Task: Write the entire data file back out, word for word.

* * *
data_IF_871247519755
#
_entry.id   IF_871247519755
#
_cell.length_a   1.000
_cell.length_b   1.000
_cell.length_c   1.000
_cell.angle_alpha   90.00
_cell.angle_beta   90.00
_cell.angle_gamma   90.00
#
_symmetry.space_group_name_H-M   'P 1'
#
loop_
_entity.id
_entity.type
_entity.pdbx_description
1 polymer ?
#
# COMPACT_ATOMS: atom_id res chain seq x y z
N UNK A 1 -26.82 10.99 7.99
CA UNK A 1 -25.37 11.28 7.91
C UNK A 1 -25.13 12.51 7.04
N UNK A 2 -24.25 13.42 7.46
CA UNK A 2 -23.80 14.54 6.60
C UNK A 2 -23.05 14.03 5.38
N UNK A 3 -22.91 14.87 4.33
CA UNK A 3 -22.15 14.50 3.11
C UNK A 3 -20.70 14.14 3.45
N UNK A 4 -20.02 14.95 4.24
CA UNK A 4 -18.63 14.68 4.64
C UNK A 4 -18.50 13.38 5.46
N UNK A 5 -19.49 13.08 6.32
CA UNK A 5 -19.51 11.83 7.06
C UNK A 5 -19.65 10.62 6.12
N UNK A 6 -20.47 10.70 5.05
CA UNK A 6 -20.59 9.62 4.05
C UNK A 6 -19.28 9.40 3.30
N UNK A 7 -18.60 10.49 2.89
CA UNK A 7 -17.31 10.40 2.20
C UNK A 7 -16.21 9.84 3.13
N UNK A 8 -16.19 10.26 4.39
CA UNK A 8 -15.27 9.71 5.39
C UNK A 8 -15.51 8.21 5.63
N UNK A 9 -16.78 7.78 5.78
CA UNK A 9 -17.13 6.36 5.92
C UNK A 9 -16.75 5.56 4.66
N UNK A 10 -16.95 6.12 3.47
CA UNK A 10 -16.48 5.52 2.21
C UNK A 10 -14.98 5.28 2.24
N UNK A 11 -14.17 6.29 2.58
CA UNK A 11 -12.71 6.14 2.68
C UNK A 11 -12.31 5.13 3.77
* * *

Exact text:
data_IF_871247519755
#
_entry.id   IF_871247519755
#
_cell.length_a   1.000
_cell.length_b   1.000
_cell.length_c   1.000
_cell.angle_alpha   90.00
_cell.angle_beta   90.00
_cell.angle_gamma   90.00
#
_symmetry.space_group_name_H-M   'P 1'
#
loop_
_entity.id
_entity.type
_entity.pdbx_description
1 polymer ?
#
# COMPACT_ATOMS: atom_id res chain seq x y z
N UNK A 1 -26.82 10.99 7.99
CA UNK A 1 -25.37 11.28 7.91
C UNK A 1 -25.13 12.51 7.04
N UNK A 2 -24.25 13.42 7.46
CA UNK A 2 -23.80 14.54 6.60
C UNK A 2 -23.05 14.03 5.38
N UNK A 3 -22.91 14.87 4.33
CA UNK A 3 -22.15 14.50 3.11
C UNK A 3 -20.70 14.14 3.45
N UNK A 4 -20.02 14.95 4.24
CA UNK A 4 -18.63 14.68 4.64
C UNK A 4 -18.50 13.38 5.46
N UNK A 5 -19.49 13.08 6.32
CA UNK A 5 -19.51 11.83 7.06
C UNK A 5 -19.65 10.62 6.12
N UNK A 6 -20.47 10.70 5.05
CA UNK A 6 -20.59 9.62 4.05
C UNK A 6 -19.28 9.40 3.30
N UNK A 7 -18.60 10.49 2.89
CA UNK A 7 -17.31 10.40 2.20
C UNK A 7 -16.21 9.84 3.13
N UNK A 8 -16.19 10.26 4.39
CA UNK A 8 -15.27 9.71 5.39
C UNK A 8 -15.51 8.21 5.63
N UNK A 9 -16.78 7.78 5.78
CA UNK A 9 -17.13 6.36 5.92
C UNK A 9 -16.75 5.56 4.66
N UNK A 10 -16.95 6.12 3.47
CA UNK A 10 -16.48 5.52 2.21
C UNK A 10 -14.98 5.28 2.24
N UNK A 11 -14.17 6.29 2.58
CA UNK A 11 -12.71 6.14 2.68
C UNK A 11 -12.31 5.13 3.77